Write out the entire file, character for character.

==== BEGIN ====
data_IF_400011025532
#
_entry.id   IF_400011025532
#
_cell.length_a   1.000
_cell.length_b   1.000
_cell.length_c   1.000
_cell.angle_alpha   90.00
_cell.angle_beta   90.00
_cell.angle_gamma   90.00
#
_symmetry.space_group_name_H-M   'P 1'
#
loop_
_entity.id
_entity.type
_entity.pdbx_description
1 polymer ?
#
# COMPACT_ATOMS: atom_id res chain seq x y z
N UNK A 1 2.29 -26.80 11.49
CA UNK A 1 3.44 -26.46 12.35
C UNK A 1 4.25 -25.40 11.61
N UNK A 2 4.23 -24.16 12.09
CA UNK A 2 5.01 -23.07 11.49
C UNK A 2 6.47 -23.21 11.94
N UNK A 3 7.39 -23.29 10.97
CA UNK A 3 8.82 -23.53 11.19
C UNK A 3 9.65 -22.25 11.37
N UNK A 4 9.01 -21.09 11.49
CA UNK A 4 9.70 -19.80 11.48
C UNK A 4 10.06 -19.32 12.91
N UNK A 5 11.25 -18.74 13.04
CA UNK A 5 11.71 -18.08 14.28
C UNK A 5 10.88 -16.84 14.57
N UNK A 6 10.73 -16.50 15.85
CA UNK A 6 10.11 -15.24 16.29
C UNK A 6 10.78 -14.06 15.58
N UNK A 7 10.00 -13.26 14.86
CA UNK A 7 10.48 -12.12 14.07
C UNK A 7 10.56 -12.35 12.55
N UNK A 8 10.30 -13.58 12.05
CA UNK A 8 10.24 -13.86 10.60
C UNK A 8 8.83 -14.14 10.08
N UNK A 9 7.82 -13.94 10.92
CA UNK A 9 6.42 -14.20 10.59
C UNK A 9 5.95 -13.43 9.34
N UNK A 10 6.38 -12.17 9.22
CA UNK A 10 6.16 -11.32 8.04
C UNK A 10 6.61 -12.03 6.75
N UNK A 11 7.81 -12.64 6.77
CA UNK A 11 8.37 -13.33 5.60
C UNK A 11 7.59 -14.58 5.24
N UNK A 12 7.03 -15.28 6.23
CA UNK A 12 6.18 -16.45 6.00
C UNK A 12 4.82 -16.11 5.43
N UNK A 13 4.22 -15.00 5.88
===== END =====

data_IF_400011025532
#
_entry.id   IF_400011025532
#
_cell.length_a   1.000
_cell.length_b   1.000
_cell.length_c   1.000
_cell.angle_alpha   90.00
_cell.angle_beta   90.00
_cell.angle_gamma   90.00
#
_symmetry.space_group_name_H-M   'P 1'
#
loop_
_entity.id
_entity.type
_entity.pdbx_description
1 polymer ?
#
# COMPACT_ATOMS: atom_id res chain seq x y z
N UNK A 1 2.29 -26.80 11.49
CA UNK A 1 3.44 -26.46 12.35
C UNK A 1 4.25 -25.40 11.61
N UNK A 2 4.23 -24.16 12.09
CA UNK A 2 5.01 -23.07 11.49
C UNK A 2 6.47 -23.21 11.94
N UNK A 3 7.39 -23.29 10.97
CA UNK A 3 8.82 -23.53 11.19
C UNK A 3 9.65 -22.25 11.37
N UNK A 4 9.01 -21.09 11.49
CA UNK A 4 9.70 -19.80 11.48
C UNK A 4 10.06 -19.32 12.91
N UNK A 5 11.25 -18.74 13.04
CA UNK A 5 11.71 -18.08 14.28
C UNK A 5 10.88 -16.84 14.57
N UNK A 6 10.73 -16.50 15.85
CA UNK A 6 10.11 -15.24 16.29
C UNK A 6 10.78 -14.06 15.58
N UNK A 7 10.00 -13.26 14.86
CA UNK A 7 10.48 -12.12 14.07
C UNK A 7 10.56 -12.35 12.55
N UNK A 8 10.30 -13.58 12.05
CA UNK A 8 10.24 -13.86 10.60
C UNK A 8 8.83 -14.14 10.08
N UNK A 9 7.82 -13.94 10.92
CA UNK A 9 6.42 -14.20 10.59
C UNK A 9 5.95 -13.43 9.34
N UNK A 10 6.38 -12.17 9.22
CA UNK A 10 6.16 -11.32 8.04
C UNK A 10 6.61 -12.03 6.75
N UNK A 11 7.81 -12.64 6.77
CA UNK A 11 8.37 -13.33 5.60
C UNK A 11 7.59 -14.58 5.24
N UNK A 12 7.03 -15.28 6.23
CA UNK A 12 6.18 -16.45 6.00
C UNK A 12 4.82 -16.11 5.43
N UNK A 13 4.22 -15.00 5.88